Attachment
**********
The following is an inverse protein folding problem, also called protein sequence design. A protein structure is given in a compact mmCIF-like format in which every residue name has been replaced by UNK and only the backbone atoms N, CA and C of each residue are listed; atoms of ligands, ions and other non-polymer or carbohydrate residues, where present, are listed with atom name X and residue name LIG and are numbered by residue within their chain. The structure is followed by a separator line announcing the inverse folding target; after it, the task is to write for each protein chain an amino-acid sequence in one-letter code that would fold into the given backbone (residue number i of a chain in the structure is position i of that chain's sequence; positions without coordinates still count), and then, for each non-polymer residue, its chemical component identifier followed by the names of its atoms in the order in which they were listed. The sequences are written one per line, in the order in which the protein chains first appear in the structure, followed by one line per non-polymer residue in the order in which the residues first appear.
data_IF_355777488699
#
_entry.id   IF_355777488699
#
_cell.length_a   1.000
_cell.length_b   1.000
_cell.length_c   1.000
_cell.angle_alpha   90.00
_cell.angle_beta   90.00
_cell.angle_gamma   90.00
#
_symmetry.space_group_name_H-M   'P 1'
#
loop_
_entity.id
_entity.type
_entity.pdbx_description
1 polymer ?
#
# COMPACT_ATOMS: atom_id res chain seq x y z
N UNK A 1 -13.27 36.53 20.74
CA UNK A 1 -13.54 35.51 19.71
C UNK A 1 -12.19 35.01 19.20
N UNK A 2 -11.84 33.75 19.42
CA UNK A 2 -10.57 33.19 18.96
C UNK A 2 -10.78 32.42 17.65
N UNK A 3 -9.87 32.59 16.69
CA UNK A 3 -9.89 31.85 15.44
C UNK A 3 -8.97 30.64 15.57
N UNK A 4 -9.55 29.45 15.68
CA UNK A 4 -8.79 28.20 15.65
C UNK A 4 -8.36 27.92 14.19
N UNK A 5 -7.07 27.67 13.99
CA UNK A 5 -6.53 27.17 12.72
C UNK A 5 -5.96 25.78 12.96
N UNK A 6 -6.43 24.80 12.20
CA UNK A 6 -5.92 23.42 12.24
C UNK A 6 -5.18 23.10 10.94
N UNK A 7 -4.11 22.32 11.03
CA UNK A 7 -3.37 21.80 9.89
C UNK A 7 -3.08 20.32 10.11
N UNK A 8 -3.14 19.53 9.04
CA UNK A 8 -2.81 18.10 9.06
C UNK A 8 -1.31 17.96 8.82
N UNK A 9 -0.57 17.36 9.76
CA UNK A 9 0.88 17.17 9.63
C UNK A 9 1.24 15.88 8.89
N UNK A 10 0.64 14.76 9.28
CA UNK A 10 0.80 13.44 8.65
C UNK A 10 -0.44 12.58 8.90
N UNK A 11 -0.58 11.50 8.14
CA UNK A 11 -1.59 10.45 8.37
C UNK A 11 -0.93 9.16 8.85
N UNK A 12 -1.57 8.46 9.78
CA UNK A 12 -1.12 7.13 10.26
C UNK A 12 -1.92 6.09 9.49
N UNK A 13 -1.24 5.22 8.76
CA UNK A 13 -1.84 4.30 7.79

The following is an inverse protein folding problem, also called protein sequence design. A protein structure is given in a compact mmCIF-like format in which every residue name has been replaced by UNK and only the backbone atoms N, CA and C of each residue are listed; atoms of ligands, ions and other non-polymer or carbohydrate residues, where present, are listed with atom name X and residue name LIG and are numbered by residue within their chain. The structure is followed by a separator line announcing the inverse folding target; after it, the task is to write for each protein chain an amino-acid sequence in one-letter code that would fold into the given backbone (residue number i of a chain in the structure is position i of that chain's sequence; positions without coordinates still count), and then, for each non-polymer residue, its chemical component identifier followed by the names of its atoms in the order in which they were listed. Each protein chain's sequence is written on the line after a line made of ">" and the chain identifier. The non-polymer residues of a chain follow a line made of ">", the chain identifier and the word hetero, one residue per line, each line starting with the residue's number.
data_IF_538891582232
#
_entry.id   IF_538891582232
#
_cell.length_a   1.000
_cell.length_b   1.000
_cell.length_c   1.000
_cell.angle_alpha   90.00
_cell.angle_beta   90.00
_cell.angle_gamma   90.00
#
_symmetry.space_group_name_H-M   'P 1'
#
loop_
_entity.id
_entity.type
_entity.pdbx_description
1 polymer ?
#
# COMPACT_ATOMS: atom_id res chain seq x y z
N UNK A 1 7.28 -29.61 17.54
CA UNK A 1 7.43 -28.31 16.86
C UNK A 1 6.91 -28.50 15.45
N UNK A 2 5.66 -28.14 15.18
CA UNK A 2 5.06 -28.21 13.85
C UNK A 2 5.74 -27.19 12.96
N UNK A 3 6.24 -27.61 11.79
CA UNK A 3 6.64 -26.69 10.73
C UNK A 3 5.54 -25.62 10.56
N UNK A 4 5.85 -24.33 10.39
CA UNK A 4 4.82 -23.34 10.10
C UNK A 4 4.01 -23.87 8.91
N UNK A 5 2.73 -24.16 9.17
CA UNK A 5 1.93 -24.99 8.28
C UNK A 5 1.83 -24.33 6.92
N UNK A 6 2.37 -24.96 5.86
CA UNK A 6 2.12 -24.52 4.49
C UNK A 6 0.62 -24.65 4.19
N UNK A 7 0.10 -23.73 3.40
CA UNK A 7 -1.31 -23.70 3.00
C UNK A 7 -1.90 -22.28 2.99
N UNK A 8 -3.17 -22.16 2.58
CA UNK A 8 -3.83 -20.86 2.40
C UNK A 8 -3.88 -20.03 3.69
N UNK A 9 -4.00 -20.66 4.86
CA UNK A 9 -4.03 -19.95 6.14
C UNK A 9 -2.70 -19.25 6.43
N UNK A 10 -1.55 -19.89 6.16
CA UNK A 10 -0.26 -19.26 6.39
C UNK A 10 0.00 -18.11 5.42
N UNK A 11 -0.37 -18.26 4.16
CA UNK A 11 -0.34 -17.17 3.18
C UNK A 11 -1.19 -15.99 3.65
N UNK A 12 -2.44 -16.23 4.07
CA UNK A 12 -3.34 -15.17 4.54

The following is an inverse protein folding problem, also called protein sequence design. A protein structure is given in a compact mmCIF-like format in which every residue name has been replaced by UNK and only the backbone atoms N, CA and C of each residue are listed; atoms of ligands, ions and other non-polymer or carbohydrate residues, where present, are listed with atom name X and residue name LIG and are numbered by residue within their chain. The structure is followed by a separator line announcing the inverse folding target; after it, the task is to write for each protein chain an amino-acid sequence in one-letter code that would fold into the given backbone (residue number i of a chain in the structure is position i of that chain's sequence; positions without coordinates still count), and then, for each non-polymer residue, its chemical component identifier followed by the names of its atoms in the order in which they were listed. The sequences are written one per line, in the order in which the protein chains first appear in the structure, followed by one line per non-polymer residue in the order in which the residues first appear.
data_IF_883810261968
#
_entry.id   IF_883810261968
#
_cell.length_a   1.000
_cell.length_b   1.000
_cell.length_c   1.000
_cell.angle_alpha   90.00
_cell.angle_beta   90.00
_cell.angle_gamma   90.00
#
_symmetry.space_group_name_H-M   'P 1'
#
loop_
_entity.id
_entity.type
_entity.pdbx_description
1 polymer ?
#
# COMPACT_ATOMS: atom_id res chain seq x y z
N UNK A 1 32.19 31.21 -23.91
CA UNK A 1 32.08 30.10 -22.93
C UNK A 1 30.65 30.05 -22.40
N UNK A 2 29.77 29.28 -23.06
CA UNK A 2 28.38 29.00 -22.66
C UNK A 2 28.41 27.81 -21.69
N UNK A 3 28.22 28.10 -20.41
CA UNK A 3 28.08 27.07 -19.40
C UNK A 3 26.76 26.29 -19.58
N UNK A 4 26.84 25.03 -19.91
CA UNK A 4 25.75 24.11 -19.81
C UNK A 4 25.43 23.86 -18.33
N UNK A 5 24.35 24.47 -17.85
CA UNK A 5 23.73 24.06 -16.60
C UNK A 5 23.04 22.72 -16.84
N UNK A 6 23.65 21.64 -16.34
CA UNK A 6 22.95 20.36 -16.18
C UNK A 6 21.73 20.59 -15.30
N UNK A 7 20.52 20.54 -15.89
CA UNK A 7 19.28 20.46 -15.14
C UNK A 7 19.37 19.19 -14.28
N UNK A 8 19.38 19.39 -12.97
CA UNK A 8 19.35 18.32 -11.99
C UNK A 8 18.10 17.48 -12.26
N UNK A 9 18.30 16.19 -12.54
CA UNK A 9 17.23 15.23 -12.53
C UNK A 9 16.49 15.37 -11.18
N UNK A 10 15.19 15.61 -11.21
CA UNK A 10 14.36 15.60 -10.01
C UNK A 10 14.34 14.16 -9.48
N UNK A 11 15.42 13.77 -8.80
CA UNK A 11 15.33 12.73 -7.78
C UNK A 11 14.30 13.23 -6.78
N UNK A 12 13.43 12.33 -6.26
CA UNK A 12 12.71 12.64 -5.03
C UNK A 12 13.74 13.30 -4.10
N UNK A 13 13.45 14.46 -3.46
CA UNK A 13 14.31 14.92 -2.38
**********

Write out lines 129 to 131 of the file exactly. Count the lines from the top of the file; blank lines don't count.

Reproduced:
#
loop_
_entity.id